Percutaneous nephrolithotomy (PCNL) is a minimally invasive, gold standard procedure used for removing large kidney stones. Creating an access from the skin on the back to the kidney, called renal access, is a crucial yet challenging step in PCNL. An inefficiently created renal access can lead to severe complications, including massive bleeding, thoracis and bowel injuries, renal pelvis perforation, or even sepsis. It is therefore no surprise that it takes years of training and practice to perform this procedure efficiently. There are two main renal access methods adopted during PCNL—fluoroscopic guidance and ultrasound guidance with or without fluoroscopy. Both approaches deliver similar postoperative outcomes but require experience-based expertise.
Many novel methods and technologies are being tested and used in clinical practice to bridge this gap in skill requirement. While some offer better imaging guidance, others provide precise percutaneous access. Nonetheless, most techniques are still challenging for beginners. This inspired a research team led by Assistant Professors Kazumi Taguchi and Shuzo Hamamoto, and Chair and Professor Takahiro Yasui from Nagoya City University (NCU) Graduate School of Medical Sciences (Nephro-urology), to question if artificial-intelligence-powered robotic devices could be used for improved guidance compared with conventional ultrasound guidance. Specifically, they wanted to see if the AI-powered device called the Automated Needle Targeting with X-ray (ANT-X), which was developed by the Singaporean medical start-up, NDR Medical Technology, offers better precision in percutaneous renal access along with automated needle trajectory.
The team conducted a randomized, single-blind, controlled trial comparing their robotic-assisted fluoroscopic-guided (RAF) method with ultrasound-guided PCNL. The results of this trial were made available online on May 13, 2022 and published on June 13, 2022 in the Journal of Urology. “This was the first human study comparing RAF with conventional ultrasound guidance for renal access during PCNL, and the first clinical application of the ANT-X,” says Dr. Taguchi.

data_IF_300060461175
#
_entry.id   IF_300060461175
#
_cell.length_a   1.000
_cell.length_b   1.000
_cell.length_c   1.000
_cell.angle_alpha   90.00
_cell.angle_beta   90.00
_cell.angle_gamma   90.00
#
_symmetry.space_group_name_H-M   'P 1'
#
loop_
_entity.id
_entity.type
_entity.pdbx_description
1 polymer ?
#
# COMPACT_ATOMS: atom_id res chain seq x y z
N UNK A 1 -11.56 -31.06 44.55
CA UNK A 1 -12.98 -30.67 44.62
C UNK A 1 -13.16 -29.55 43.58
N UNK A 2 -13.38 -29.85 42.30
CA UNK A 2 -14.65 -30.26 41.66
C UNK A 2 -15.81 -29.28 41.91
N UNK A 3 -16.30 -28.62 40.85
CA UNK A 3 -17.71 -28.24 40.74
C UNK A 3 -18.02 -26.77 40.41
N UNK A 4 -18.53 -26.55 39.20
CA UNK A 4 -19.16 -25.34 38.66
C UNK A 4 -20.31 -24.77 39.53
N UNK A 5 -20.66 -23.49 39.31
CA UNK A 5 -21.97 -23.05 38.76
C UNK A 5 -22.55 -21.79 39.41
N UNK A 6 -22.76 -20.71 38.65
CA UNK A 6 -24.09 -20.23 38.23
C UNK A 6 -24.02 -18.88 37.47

The trial was conducted at NCU Hospital between January 2020 and May 2021 with 71 patients—36 in the RAF group and 35 in the ultrasound group. The primary outcome of the study was single puncture success, with stone-free rate (SFR), complication rate, parameters measured during renal access, and fluoroscopy time as secondary outcomes.
The single puncture success rate was ~34 and 50 percent in the ultrasound and RAF groups, respectively. The average number of needle punctures were significantly fewer in the RAF group (1.82 times) as opposed to the ultrasound group (2.51 times). In 14.3 percent of ultrasound-guided cases the resident was unable to obtain renal access due to procedural difficulty and needed a surgeon change. However, none of the RAF cases faced this issue. The median needle puncture duration was also significantly shorter in the RAF group (5.5 minutes vs. 8.0 minutes). There were no significant differences in the other secondary outcomes. These results revealed that using RAF guidance reduced the mean number of needle punctures by 0.73 times.
Multiple renal accesses during PCNL are directly linked to postoperative complications including, decreased renal function. Therefore, the low needle puncture frequency and shorter puncture duration, as demonstrated by the ANT-X, may provide better long-term outcome for patients. While the actual PCNL was performed by residents in both RAF and ultrasound groups, the renal access was created by a single, novice surgeon in the RAF group, using ANT-X. This demonstrates the safety and convenience of the novel robotic device, which could possibly reduce surgeons’ training load and allow more hospitals to offer PCNL procedures.
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